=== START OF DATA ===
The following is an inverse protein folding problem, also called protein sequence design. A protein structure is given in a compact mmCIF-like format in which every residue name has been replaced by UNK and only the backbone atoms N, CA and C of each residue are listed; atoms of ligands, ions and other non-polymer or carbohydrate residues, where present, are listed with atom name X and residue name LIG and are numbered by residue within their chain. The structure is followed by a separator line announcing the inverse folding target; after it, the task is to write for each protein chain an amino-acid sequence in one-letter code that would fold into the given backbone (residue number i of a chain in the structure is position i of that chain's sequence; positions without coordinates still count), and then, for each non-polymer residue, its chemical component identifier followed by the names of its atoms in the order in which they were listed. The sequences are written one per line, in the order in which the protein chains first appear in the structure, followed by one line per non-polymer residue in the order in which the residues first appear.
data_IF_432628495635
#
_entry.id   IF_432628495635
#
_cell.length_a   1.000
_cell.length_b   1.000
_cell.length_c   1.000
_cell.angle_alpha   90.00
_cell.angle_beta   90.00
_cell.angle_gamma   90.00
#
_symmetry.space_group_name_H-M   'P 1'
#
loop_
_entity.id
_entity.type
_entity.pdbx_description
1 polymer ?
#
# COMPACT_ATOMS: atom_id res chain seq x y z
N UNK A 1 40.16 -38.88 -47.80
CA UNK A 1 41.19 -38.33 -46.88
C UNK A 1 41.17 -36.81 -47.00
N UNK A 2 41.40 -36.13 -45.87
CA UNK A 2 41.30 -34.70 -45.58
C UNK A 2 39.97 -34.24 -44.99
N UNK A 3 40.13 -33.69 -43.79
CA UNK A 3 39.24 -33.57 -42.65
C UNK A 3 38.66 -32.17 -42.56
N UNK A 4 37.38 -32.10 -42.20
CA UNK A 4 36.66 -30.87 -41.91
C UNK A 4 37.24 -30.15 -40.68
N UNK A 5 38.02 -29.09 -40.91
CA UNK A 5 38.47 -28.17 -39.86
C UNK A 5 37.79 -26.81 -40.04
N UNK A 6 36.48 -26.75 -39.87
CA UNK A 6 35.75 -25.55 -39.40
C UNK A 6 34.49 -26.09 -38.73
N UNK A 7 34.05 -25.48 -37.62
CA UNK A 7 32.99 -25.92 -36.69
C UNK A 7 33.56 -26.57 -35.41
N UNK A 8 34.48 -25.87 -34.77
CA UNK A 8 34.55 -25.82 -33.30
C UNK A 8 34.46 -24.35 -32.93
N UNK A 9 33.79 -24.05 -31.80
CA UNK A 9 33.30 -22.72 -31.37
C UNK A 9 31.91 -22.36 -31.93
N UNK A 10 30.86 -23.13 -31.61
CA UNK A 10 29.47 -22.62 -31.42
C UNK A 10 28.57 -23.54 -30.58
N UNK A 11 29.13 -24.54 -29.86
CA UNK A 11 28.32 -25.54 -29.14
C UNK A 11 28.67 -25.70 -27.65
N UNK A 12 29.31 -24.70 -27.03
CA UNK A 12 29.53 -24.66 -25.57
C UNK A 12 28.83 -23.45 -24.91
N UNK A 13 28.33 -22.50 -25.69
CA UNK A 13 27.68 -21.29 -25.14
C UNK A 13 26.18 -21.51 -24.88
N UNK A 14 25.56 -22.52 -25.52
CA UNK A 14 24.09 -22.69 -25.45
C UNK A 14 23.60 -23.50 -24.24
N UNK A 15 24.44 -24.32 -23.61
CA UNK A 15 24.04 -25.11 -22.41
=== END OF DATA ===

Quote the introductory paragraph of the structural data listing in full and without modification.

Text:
The following is an inverse protein folding problem, also called protein sequence design. A protein structure is given in a compact mmCIF-like format in which every residue name has been replaced by UNK and only the backbone atoms N, CA and C of each residue are listed; atoms of ligands, ions and other non-polymer or carbohydrate residues, where present, are listed with atom name X and residue name LIG and are numbered by residue within their chain. The structure is followed by a separator line announcing the inverse folding target; after it, the task is to write for each protein chain an amino-acid sequence in one-letter code that would fold into the given backbone (residue number i of a chain in the structure is position i of that chain's sequence; positions without coordinates still count), and then, for each non-polymer residue, its chemical component identifier followed by the names of its atoms in the order in which they were listed. The sequences are written one per line, in the order in which the protein chains first appear in the structure, followed by one line per non-polymer residue in the order in which the residues first appear.